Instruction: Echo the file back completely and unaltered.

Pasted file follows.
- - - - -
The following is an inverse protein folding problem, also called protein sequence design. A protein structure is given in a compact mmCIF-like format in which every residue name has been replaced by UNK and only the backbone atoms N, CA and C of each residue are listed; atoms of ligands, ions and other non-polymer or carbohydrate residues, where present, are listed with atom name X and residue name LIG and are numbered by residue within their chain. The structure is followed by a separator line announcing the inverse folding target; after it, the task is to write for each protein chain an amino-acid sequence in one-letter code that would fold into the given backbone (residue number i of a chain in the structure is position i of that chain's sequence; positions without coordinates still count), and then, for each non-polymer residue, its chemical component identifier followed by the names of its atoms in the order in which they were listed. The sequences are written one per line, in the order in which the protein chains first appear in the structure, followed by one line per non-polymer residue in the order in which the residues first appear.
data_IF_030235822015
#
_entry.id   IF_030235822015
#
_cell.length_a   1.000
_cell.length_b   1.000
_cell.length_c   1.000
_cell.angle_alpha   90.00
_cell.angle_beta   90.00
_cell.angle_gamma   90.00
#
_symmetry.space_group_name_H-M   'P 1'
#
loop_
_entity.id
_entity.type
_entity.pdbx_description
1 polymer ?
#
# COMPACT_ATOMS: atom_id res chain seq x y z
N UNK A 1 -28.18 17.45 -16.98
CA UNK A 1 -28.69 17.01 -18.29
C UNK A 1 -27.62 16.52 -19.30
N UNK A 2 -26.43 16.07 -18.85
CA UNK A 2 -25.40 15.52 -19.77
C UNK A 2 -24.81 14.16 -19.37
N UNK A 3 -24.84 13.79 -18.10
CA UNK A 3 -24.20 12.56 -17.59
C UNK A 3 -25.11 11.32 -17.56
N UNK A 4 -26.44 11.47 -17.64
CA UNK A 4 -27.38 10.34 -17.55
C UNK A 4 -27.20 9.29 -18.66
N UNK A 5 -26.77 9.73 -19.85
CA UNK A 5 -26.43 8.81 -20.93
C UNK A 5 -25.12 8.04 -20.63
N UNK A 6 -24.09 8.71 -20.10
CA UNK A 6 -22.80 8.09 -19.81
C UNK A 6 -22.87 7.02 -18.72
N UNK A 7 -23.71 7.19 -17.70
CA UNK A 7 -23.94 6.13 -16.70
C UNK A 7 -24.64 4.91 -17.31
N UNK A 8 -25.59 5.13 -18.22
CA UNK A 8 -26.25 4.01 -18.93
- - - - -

The following is an inverse protein folding problem, also called protein sequence design. A protein structure is given in a compact mmCIF-like format in which every residue name has been replaced by UNK and only the backbone atoms N, CA and C of each residue are listed; atoms of ligands, ions and other non-polymer or carbohydrate residues, where present, are listed with atom name X and residue name LIG and are numbered by residue within their chain. The structure is followed by a separator line announcing the inverse folding target; after it, the task is to write for each protein chain an amino-acid sequence in one-letter code that would fold into the given backbone (residue number i of a chain in the structure is position i of that chain's sequence; positions without coordinates still count), and then, for each non-polymer residue, its chemical component identifier followed by the names of its atoms in the order in which they were listed. The sequences are written one per line, in the order in which the protein chains first appear in the structure, followed by one line per non-polymer residue in the order in which the residues first appear.
data_IF_030235822015
#
_entry.id   IF_030235822015
#
_cell.length_a   1.000
_cell.length_b   1.000
_cell.length_c   1.000
_cell.angle_alpha   90.00
_cell.angle_beta   90.00
_cell.angle_gamma   90.00
#
_symmetry.space_group_name_H-M   'P 1'
#
loop_
_entity.id
_entity.type
_entity.pdbx_description
1 polymer ?
#
# COMPACT_ATOMS: atom_id res chain seq x y z
N UNK A 1 -28.18 17.45 -16.98
CA UNK A 1 -28.69 17.01 -18.29
C UNK A 1 -27.62 16.52 -19.30
N UNK A 2 -26.43 16.07 -18.85
CA UNK A 2 -25.40 15.52 -19.77
C UNK A 2 -24.81 14.16 -19.37
N UNK A 3 -24.84 13.79 -18.10
CA UNK A 3 -24.20 12.56 -17.59
C UNK A 3 -25.11 11.32 -17.56
N UNK A 4 -26.44 11.47 -17.64
CA UNK A 4 -27.38 10.34 -17.55
C UNK A 4 -27.20 9.29 -18.66
N UNK A 5 -26.77 9.73 -19.85
CA UNK A 5 -26.43 8.81 -20.93
C UNK A 5 -25.12 8.04 -20.63
N UNK A 6 -24.09 8.71 -20.10
CA UNK A 6 -22.80 8.09 -19.81
C UNK A 6 -22.87 7.02 -18.72
N UNK A 7 -23.71 7.19 -17.70
CA UNK A 7 -23.94 6.13 -16.70
C UNK A 7 -24.64 4.91 -17.31
N UNK A 8 -25.59 5.13 -18.22
CA UNK A 8 -26.25 4.01 -18.93